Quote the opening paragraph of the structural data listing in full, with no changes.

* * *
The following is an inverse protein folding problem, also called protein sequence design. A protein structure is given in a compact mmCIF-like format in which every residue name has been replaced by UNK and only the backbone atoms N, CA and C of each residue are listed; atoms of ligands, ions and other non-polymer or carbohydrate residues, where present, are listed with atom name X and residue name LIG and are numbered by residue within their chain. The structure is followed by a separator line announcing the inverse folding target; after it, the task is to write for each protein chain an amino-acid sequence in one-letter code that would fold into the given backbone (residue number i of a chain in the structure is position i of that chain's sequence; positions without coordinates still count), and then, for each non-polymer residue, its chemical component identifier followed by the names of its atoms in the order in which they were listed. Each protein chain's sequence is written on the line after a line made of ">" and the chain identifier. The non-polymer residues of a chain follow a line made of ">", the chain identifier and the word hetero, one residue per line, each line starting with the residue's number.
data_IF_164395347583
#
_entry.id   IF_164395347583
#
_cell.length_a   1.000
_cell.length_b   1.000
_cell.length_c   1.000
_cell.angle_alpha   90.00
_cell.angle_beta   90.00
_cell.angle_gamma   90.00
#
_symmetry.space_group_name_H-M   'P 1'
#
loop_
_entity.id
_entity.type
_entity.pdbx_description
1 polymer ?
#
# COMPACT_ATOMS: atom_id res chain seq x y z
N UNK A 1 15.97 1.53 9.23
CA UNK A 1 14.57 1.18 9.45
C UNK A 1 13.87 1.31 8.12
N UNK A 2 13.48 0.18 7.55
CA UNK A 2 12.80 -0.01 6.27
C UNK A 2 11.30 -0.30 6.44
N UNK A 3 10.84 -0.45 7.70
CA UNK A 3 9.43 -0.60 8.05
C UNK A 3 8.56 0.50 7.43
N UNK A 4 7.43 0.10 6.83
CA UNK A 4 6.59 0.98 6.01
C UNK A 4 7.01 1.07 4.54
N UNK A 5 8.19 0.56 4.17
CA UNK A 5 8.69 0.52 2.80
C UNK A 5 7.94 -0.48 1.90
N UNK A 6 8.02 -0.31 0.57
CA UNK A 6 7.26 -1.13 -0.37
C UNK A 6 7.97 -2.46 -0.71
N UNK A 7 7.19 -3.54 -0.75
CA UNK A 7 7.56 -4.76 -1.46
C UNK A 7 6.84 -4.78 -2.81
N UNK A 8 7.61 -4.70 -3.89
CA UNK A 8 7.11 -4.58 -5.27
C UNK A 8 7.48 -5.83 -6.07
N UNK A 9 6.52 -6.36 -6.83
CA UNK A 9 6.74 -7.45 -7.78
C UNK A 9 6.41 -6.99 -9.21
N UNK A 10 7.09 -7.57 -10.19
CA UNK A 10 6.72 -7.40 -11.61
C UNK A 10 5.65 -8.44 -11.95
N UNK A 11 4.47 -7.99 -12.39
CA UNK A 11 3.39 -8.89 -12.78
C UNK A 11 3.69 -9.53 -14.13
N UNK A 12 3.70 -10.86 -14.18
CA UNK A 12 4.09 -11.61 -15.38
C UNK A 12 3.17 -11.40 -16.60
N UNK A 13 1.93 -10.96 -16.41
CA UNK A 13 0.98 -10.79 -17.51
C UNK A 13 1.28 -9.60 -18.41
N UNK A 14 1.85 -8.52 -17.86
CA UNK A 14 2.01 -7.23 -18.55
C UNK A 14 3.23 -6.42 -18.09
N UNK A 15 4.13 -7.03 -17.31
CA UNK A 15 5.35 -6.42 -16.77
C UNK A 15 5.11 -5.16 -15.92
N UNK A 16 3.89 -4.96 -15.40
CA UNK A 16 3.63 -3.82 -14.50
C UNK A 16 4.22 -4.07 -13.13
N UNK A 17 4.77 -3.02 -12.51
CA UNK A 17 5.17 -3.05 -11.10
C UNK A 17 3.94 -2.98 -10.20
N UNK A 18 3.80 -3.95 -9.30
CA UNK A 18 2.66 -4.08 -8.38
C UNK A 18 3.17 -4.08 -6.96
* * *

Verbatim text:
The following is an inverse protein folding problem, also called protein sequence design. A protein structure is given in a compact mmCIF-like format in which every residue name has been replaced by UNK and only the backbone atoms N, CA and C of each residue are listed; atoms of ligands, ions and other non-polymer or carbohydrate residues, where present, are listed with atom name X and residue name LIG and are numbered by residue within their chain. The structure is followed by a separator line announcing the inverse folding target; after it, the task is to write for each protein chain an amino-acid sequence in one-letter code that would fold into the given backbone (residue number i of a chain in the structure is position i of that chain's sequence; positions without coordinates still count), and then, for each non-polymer residue, its chemical component identifier followed by the names of its atoms in the order in which they were listed. Each protein chain's sequence is written on the line after a line made of ">" and the chain identifier. The non-polymer residues of a chain follow a line made of ">", the chain identifier and the word hetero, one residue per line, each line starting with the residue's number.